Naturopathic approach to Arthritis
Arthritis is caused by inflammation of one or more of the joints, which then results in pain and stiffness in the joint.
There may also be bone growth otherwise known as ‘spurs’, which can exacerbate the problem.
Joint deformity and diminished range of motion can also occur as a result of arthritis.
There are over a hundred variations of arthritis. If left untreated, arthritis can cause irreversible damage to the joint. Depending on the type of arthritis and the underlying condition further complications can also occur.
The main forms of arthritis are:
Degenerative or Osteoarthritis
Osteoarthritis is the general wear and tear that occurs over a person’s life and can also be brought on by injury, repetitive strain etc
Rheumatoid Arthritis is an autoimmune disease where the body’s immune system does not recognise specific tissues and attacks the area to rid itself of what it considers to be an antigen (a foreign substance which is a threat to the human body such as bacteria, virus etc)
Rheumatism also covers a range of other diseases including, but not restricted to, Ankylosing Spondylitis and Gout.
Chlamydia has been linked to a form of arthritis called reactive arthritis so if it is worth getting tested to see if this could be a root cause and therefore treatable.
Ensuring calcium is being absorbed correctly is vital to good bone health. If we have too little calcium we can develop osteoporosis, but if calcium is not absorbed properly then it can lead to calcium crystal deposits in the joints which can lead to inflammation. So always ensure you are taking sufficient amounts of Vitamin D, Magnesium and Vitamin K as well as calcium as these assist in calcium absorption and good bone health.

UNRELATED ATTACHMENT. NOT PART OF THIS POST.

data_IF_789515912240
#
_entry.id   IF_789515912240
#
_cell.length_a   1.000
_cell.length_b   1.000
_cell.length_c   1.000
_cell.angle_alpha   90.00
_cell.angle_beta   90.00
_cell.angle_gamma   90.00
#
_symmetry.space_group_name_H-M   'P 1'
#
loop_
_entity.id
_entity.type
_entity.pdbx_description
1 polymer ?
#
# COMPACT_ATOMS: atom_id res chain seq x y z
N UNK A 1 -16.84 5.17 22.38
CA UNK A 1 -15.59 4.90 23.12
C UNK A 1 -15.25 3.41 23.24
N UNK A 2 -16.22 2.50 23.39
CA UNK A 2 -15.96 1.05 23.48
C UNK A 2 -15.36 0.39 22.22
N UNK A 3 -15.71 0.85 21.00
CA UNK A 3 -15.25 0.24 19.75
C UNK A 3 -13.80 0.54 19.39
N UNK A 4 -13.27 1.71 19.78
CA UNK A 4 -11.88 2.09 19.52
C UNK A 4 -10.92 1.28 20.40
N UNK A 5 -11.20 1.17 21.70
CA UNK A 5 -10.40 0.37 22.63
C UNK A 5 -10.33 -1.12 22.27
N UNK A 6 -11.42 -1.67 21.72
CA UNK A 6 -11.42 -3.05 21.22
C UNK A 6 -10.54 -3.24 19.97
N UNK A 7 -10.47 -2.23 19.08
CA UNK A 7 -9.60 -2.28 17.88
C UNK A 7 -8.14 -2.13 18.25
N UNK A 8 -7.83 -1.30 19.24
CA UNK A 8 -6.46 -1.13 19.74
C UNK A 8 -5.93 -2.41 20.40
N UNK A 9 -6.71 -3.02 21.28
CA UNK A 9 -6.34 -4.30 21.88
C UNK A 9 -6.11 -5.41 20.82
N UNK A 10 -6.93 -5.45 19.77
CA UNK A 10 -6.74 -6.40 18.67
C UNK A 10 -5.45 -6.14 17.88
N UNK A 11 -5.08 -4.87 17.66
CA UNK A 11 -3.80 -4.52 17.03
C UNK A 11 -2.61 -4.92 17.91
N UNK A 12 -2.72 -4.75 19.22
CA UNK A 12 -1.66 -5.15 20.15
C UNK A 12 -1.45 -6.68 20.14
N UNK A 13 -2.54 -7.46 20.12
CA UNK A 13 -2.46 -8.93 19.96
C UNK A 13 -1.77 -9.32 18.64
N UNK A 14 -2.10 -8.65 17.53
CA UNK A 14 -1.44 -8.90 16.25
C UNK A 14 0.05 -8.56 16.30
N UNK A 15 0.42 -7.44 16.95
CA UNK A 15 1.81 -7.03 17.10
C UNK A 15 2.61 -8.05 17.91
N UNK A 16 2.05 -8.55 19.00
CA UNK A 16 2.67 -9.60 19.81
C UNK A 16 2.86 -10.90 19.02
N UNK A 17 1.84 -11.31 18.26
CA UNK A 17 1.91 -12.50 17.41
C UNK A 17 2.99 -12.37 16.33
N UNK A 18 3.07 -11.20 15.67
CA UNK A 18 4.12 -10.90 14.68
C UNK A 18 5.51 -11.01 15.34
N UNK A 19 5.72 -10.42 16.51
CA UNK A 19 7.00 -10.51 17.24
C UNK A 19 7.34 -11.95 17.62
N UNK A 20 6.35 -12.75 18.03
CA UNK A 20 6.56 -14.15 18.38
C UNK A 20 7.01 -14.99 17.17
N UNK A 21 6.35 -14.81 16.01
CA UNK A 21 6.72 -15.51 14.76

There are a few approaches that should be taken when treating arthritis:
• Alkalinise the diet to reduce the build-up of uric acid, which can deposit in the joints and cause inflammation.
• Use anti-inflammatories and analgesics to reduce the immediate pain.
• Improve the blood circulation, which will also reduce the inflammation.
• Detox – flush any acidic build-up from your system by boosting the channels of elimination through use of bitters (liver/digestion), diuretics (kidneys), alteratives (various elimination channels) and carminatives (digestion).
Bromelian – highly anti–inflammatory properties
Essential Fatty Acids – Omega 3, 6 and 9 – highly anti–inflammatory
Chrondroitin – strengthens joints and ligaments Birch leaf oil – Massage into muscle to relieve aches and reduce inflammation.
To make: clean leaves in almond or olive oil, leave in sunny spot for a month, stirring frequently, strain and keep in a air tight jar in a cool, dark place.
Glucosamine – good for overall muscular and skeletal health
Silica – bone health
Vitamin E – antioxidating
Mineral – Calcium, Magnesium and Copper (should be taken together)
Vitamin D and K – required for calcium absorption
Zinc – excellent healing properties
*Avoid – try to avoid taking iron supplements if possible unless you have been otherwise directed by your doctor.